In Summer Sundaes, you’ll meet Sacha Collins and Alessandro Salvatore and discover why a girl who runs the Summer Sundaes Café would have issues with an Italian archaeologist when he comes to the village known locally as the Boardwalk by the Sea…Pre-order Yours Today
Yesterday, I was on my way to a meeting about a #secret writing project and behind the car park I spotted the sun on this grave in the slightly overgrown graveyard.
I knew the graveyard was there but it’s been years since I’ve visited. I locked the car and took a few photos on my mobile to capture the moment. Here’s one of them.
Have you taken a photo recently to keep for a future book, or simply because it inspires a story in you?
Graveyards can hold so many secrets and untold stories, don’t you think?
Happy Valentine’s Day
You can never have too many books! Can you? No, of course you can’t.
St Martin WI Talk
I’m looking forward to speaking to the St Martin WI on Monday 13 February. I’ll be talking about my contemporary romances written as Georgina Troy and my historical romances written in my own name, Deborah Carr.
My talk begins at 8.15pm and I’m sure it’s going to be a fun evening.
BBC Radio Jersey Chatting to Charlie McArdle
I spent a fun time chatting to Charlie McArdle on his radio show on Saturday 5 February about my life and my writing.
In the show I talk about how I work, from thinking of an idea, naming my characters, planning a book, to writing the first draft, and what happens next.
Here’s the link to the show – it’ll be live for 29 days – and I’m chatting from 2hrs 10mins in to the show.
Local History Fayre
I was delighted to be asked to give a talk as part of the programme for this year’s two day Local History Fayre being held on 27/28 January at the town library here in Jersey. My talk was called, Nowhere to Hide and was about my book Broken Faces and my research behind the book, especially the character who was facially disfigured and became the ‘broken face.
The talk went well and I thoroughly enjoyed getting to know some of the attendees and answering the questions they put to me. I also enjoyed chatting to some of the librarians who were telling me about a couple of my Georgina Troy books being read for a book club and discussing a couple of local points in the books. It was great fun and I look forward to giving another talk again there soon.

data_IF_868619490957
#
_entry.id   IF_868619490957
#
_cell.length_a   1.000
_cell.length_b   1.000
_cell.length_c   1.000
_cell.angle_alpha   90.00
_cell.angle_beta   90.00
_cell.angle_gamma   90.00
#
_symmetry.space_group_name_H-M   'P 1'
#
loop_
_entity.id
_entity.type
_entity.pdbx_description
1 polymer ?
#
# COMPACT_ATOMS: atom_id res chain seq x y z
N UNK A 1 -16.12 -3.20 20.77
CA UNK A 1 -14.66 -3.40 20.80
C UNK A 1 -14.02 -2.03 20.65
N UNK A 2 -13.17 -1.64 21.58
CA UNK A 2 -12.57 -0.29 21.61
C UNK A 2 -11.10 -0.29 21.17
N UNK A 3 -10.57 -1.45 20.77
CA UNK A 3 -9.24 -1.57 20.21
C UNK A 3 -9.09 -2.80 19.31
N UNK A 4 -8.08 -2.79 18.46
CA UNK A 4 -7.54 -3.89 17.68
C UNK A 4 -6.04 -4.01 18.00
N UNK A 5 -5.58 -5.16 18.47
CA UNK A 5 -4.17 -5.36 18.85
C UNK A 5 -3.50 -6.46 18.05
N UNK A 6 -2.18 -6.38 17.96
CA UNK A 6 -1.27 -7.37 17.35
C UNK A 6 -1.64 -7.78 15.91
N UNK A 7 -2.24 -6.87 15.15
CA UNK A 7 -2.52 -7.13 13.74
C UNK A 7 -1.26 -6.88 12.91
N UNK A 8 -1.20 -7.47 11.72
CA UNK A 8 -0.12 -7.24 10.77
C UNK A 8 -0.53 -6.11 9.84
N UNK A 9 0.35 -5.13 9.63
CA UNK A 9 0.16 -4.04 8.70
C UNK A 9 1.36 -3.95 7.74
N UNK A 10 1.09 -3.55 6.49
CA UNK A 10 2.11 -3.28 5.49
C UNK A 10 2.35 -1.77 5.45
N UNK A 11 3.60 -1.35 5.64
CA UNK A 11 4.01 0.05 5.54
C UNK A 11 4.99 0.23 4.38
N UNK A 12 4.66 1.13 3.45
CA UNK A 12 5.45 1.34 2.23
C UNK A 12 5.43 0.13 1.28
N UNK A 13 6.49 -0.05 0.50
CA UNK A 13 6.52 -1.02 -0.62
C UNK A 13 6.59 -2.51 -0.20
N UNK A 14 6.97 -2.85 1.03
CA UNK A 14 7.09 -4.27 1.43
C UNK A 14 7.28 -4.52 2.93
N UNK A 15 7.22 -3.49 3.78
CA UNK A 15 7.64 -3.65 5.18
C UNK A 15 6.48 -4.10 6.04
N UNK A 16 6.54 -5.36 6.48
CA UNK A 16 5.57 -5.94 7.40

Being Anne’s Top Books of the Year 2016 – Broken Faces
Some days you wake up to incredible news and a couple of days ago I woke to find that I was tagged in an author friend’s Facebook post and discovered that my book, Broken Faces, had been chosen, as well as hers – she’s Nell Peters and her brilliant book is Hostile Witness – to be included in Being Anne’s Books of the Year List for 2016!
Anne is a Top I was truly honoured and delighted to be in such excellent company, being chosen with 17 others. Here are some of the books below:
What a perfect lead up to the Christmas festivities!
Chatting Over At Chill With A Book Site
A few weeks ago I you may remember how delighted I was to discover that Broken Faces had received a Chill with a Book Award! Today, I’m over at the site chatting about my story behind the book.
Here’s the link to the Chill with a Book post.
Mostly Jersey is known as a holiday island, but many people also travel here to visit historical monuments littering this small island. Having spent years researching the Great War in Broken Faces and the Second World War (for a sequel I’ve written but am uncertain about publishing), I’ve become fascinated both by what others have coped with during war, and, as in Jersey and the other Channel Islands, with Occupation.
In Jersey we’re surrounded by bunkers, part of Hitler’s Atlantic Wall on the beach nearest to my home, as well as the Jersey War Tunnels, known as HO8 depicting stories of the horrors of the Occupation and also resistance. The Second World War is not something that will, can be, or should be forgotten on this island, or on the other Channel Islands.
We also have the almost hidden reminders of the prisoner of war camp, Les Blanches Banques – here’s the link for more about it – also down in St Ouen’s bay behind our stretch of Hitler’s Atlantic Wall.